Advances in imaging have allowed for greater patient convenience and satisfaction. But are they a substitute for the tried-and-true practice of dilation?
Advances in technology have given optometrists the ability to better view the posterior segment without subjecting patients to dilation. In particular, the development of ultra-widefield imaging (UWFI) by companies such as Optos, Centervue and Heidelberg Engineering provides optometrists with an adjunctive tool of objective retinal documentation. For asymptomatic patients undergoing routine eye examination, we may ask ourselves if dilation is really necessary. Are ancillary procedures such as UWFI appropriate substitutes for dilation in low-risk patients?
Read the full article from Review of Optometry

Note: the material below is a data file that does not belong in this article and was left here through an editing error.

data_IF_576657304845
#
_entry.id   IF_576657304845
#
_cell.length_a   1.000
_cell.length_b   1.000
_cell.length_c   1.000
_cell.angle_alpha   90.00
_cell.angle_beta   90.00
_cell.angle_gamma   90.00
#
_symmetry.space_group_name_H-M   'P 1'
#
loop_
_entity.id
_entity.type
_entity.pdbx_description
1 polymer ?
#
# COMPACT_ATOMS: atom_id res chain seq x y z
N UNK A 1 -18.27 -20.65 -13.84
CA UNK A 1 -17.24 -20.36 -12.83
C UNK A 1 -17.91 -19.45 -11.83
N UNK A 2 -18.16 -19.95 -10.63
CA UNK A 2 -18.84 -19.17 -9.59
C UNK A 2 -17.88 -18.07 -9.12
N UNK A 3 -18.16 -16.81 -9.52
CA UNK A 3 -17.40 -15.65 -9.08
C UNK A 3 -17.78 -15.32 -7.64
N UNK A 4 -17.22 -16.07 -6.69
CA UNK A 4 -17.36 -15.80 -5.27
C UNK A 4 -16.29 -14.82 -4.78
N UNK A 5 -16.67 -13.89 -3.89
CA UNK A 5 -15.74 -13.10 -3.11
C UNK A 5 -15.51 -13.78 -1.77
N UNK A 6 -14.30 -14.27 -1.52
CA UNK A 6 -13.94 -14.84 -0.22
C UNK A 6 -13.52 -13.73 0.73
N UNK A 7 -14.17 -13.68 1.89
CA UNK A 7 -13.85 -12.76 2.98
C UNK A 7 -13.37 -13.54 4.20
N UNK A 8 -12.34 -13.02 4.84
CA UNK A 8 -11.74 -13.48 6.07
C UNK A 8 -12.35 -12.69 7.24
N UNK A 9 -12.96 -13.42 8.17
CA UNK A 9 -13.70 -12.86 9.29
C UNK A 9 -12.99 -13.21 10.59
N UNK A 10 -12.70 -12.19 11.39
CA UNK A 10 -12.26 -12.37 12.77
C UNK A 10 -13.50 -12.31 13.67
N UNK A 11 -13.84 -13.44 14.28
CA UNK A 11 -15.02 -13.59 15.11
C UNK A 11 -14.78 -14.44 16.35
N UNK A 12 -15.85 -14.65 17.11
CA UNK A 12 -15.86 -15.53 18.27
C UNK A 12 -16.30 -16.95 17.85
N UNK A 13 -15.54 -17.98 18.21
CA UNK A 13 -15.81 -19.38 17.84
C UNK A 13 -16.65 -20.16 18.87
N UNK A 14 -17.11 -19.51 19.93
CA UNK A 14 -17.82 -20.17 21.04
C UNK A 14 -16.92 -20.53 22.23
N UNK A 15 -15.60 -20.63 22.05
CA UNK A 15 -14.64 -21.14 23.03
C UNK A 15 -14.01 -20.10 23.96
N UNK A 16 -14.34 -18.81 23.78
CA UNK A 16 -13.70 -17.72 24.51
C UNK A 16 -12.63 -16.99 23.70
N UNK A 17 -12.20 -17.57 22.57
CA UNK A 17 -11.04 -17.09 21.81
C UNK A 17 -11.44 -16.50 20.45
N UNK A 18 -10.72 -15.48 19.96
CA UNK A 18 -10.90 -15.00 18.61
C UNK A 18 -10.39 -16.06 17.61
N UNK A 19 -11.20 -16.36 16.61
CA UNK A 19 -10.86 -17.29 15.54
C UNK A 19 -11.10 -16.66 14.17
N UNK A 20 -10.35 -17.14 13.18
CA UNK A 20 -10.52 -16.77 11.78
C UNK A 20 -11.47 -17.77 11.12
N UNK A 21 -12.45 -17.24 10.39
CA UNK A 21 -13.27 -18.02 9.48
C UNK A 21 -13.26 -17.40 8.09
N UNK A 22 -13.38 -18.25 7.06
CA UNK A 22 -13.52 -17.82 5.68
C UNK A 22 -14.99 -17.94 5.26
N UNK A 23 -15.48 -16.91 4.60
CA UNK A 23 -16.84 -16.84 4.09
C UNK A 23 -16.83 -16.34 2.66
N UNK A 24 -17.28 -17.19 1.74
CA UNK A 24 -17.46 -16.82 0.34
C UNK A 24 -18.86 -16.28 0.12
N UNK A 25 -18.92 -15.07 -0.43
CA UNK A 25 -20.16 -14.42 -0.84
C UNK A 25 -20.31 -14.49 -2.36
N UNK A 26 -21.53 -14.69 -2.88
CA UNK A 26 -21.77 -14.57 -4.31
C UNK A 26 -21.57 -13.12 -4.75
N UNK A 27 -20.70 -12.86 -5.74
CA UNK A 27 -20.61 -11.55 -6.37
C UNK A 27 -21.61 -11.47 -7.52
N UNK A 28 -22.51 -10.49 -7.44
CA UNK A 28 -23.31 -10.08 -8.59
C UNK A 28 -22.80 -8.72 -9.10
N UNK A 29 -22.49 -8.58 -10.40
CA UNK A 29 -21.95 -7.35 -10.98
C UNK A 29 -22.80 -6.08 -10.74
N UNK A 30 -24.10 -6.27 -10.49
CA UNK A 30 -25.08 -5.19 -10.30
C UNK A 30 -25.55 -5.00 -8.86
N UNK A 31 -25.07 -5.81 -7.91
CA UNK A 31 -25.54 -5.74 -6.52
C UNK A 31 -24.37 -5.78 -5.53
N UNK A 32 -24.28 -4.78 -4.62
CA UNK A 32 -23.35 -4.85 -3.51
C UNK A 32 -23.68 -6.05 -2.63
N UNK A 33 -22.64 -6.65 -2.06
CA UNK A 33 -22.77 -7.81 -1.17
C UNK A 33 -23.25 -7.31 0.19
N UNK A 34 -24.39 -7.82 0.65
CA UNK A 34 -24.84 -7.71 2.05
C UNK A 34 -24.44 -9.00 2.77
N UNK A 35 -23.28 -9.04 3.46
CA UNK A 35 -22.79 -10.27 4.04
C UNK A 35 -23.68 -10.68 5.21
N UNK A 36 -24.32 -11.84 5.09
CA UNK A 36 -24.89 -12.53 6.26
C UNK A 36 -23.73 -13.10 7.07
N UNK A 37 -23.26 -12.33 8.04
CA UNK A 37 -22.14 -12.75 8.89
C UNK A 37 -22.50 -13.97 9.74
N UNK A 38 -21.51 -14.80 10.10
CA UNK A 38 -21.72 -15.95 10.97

Dr. Dexter's Take
The discussion of the frequency (or necessity) of a dilated fundus examination often results in a heated debate in which all parties have their own ideas as to when they feel it is necessary to dilate their patients. There is no specific guideline in regards to dilations, except for the fact that AOA states that pharmacologic dilation is generally required for the thorough evaluation of ocular structures. Some clinicians feel that Optomap imaging gives a wide enough field of view that dilations shouldn't be required as often, while others believe that even with imaging, all patients (no matter age and ocular health status) should have a dilated exam yearly. What do you think?
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